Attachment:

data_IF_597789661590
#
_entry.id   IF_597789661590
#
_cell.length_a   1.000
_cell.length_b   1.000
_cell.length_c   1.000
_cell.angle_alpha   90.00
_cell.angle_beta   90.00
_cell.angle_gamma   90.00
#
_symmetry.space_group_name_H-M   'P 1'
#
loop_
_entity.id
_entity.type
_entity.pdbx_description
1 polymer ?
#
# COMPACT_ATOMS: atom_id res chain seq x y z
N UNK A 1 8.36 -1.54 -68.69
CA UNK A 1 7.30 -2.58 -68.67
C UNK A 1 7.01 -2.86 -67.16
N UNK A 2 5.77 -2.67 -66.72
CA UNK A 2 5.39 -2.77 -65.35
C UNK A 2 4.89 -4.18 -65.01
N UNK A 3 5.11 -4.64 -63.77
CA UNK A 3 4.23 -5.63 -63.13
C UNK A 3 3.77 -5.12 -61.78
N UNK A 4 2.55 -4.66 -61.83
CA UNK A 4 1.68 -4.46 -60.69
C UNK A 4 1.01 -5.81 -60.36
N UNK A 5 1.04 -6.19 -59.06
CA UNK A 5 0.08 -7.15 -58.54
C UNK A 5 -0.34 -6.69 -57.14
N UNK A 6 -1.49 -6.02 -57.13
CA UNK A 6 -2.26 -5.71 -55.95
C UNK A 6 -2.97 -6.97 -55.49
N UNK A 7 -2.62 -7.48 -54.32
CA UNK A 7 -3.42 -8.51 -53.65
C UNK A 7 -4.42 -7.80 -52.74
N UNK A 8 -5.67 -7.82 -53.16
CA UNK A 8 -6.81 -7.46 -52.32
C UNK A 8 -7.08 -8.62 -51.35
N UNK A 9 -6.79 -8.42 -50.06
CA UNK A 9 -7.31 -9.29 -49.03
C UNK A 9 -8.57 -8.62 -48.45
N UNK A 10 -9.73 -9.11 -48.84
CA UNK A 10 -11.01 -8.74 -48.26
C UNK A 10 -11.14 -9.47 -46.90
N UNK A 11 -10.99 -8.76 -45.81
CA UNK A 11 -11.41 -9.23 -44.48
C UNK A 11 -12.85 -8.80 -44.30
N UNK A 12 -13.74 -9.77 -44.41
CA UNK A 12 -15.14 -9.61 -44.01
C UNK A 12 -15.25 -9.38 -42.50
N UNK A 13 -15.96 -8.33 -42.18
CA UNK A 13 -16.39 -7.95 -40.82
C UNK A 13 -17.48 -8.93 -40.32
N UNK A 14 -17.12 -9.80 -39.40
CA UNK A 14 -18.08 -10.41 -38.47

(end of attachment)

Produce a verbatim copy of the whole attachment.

data_IF_597789661590
#
_entry.id   IF_597789661590
#
_cell.length_a   1.000
_cell.length_b   1.000
_cell.length_c   1.000
_cell.angle_alpha   90.00
_cell.angle_beta   90.00
_cell.angle_gamma   90.00
#
_symmetry.space_group_name_H-M   'P 1'
#
loop_
_entity.id
_entity.type
_entity.pdbx_description
1 polymer ?
#
# COMPACT_ATOMS: atom_id res chain seq x y z
N UNK A 1 8.36 -1.54 -68.69
CA UNK A 1 7.30 -2.58 -68.67
C UNK A 1 7.01 -2.86 -67.16
N UNK A 2 5.77 -2.67 -66.72
CA UNK A 2 5.39 -2.77 -65.35
C UNK A 2 4.89 -4.18 -65.01
N UNK A 3 5.11 -4.64 -63.77
CA UNK A 3 4.23 -5.63 -63.13
C UNK A 3 3.77 -5.12 -61.78
N UNK A 4 2.55 -4.66 -61.83
CA UNK A 4 1.68 -4.46 -60.69
C UNK A 4 1.01 -5.81 -60.36
N UNK A 5 1.04 -6.19 -59.06
CA UNK A 5 0.08 -7.15 -58.54
C UNK A 5 -0.34 -6.69 -57.14
N UNK A 6 -1.49 -6.02 -57.13
CA UNK A 6 -2.26 -5.71 -55.95
C UNK A 6 -2.97 -6.97 -55.49
N UNK A 7 -2.62 -7.48 -54.32
CA UNK A 7 -3.42 -8.51 -53.65
C UNK A 7 -4.42 -7.80 -52.74
N UNK A 8 -5.67 -7.82 -53.16
CA UNK A 8 -6.81 -7.46 -52.32
C UNK A 8 -7.08 -8.62 -51.35
N UNK A 9 -6.79 -8.42 -50.06
CA UNK A 9 -7.31 -9.29 -49.03
C UNK A 9 -8.57 -8.62 -48.45
N UNK A 10 -9.73 -9.11 -48.84
CA UNK A 10 -11.01 -8.74 -48.26
C UNK A 10 -11.14 -9.47 -46.90
N UNK A 11 -10.99 -8.76 -45.81
CA UNK A 11 -11.41 -9.23 -44.48
C UNK A 11 -12.85 -8.80 -44.30
N UNK A 12 -13.74 -9.77 -44.41
CA UNK A 12 -15.14 -9.61 -44.01
C UNK A 12 -15.25 -9.38 -42.50
N UNK A 13 -15.96 -8.33 -42.18
CA UNK A 13 -16.39 -7.95 -40.82
C UNK A 13 -17.48 -8.93 -40.32
N UNK A 14 -17.12 -9.80 -39.40
CA UNK A 14 -18.08 -10.41 -38.47